Walter DuMelle: In all art, and in opera as well, we are shining a spotlight on an element of the human condition in a way to find connectedness in an experience, whether it is a time in history or human emotion, and this piece does it in spades. It connects us not only to a time and place, but it connects us to each other around camaraderie, around the horrors of war, around the uselessness of war. An opera allows us to heighten that experience in a space, with an audience, with all the elements of theater. Just reading it, or listening to it, or seeing a straight play, may not be able to amp up the volume quite as much emotionally.
Juan Carlos Acosta: If you look at the word, opera is the plural of opus, which means work. Opera means works. That term was used originally because opera was the grand combination of words and music and scenery and acting and costuming. This is certainly all of those things. In some ways, it is an exciting new take on it because it also involves historical scholarship in a way that many other operas choose not to for artistic reasons, or side step because it is inconvenient. That is one of the really exciting things for me.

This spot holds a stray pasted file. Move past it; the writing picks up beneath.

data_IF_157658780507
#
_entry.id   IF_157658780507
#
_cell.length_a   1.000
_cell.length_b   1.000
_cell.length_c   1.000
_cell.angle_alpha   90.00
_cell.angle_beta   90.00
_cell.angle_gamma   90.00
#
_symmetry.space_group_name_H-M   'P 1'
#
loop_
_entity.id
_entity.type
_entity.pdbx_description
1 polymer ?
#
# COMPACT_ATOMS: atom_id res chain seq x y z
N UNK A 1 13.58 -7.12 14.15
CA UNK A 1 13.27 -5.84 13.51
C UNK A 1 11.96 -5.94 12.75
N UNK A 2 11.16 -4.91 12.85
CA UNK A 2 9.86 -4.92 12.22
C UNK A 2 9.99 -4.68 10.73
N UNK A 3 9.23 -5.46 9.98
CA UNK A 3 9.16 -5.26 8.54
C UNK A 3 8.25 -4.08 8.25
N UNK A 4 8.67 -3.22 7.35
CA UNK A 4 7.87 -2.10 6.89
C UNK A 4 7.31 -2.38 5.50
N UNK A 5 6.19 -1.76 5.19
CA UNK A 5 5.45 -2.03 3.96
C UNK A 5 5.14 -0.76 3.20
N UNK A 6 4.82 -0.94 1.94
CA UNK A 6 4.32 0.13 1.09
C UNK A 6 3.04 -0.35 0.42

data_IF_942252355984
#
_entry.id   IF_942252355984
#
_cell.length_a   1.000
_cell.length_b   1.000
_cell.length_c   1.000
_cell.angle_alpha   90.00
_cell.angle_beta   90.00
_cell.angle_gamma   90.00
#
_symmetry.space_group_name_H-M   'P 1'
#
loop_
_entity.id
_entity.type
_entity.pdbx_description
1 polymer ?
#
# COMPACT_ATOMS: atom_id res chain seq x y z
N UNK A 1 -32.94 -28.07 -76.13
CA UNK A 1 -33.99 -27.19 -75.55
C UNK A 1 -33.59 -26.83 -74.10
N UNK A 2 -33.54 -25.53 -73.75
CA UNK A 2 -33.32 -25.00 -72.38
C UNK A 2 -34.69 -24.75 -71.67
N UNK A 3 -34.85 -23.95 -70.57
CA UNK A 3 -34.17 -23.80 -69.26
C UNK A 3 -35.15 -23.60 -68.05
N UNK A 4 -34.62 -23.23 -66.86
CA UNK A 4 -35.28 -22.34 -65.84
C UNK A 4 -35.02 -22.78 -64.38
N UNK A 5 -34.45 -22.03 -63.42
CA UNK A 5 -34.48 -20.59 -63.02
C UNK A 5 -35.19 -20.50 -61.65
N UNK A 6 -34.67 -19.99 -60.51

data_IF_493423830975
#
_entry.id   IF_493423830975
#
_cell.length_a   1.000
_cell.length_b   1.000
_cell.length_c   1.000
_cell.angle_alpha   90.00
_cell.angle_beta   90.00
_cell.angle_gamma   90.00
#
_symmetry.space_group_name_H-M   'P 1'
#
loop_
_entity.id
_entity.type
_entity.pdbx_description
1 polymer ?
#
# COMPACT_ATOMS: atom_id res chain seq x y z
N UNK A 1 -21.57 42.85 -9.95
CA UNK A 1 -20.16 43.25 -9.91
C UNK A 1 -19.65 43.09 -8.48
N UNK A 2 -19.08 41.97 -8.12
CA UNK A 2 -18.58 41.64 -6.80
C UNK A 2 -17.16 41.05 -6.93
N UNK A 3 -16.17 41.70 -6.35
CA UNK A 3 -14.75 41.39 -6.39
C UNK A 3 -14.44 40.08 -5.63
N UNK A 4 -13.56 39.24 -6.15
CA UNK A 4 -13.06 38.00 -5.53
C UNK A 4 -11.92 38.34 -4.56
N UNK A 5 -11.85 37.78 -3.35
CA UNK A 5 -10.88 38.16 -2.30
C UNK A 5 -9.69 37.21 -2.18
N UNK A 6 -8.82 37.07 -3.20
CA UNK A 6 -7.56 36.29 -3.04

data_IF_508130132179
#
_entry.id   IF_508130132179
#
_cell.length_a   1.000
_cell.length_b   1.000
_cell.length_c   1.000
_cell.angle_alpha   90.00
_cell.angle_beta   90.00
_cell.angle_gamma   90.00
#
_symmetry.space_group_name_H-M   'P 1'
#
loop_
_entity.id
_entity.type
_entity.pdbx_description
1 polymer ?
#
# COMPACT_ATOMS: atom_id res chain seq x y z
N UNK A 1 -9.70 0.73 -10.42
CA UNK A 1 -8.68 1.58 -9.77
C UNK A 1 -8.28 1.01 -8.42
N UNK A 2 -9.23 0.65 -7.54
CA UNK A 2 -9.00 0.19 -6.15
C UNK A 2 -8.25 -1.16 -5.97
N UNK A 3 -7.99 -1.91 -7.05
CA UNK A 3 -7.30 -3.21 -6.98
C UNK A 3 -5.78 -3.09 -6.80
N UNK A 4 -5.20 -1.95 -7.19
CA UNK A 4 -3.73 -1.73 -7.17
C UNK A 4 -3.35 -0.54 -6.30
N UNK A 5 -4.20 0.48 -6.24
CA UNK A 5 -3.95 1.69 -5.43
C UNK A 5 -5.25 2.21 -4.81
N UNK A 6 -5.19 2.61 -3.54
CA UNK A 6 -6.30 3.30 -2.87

Musicals have some of the elements you mentioned, and this is being performed off-Broadway. Why is this not a musical but an opera?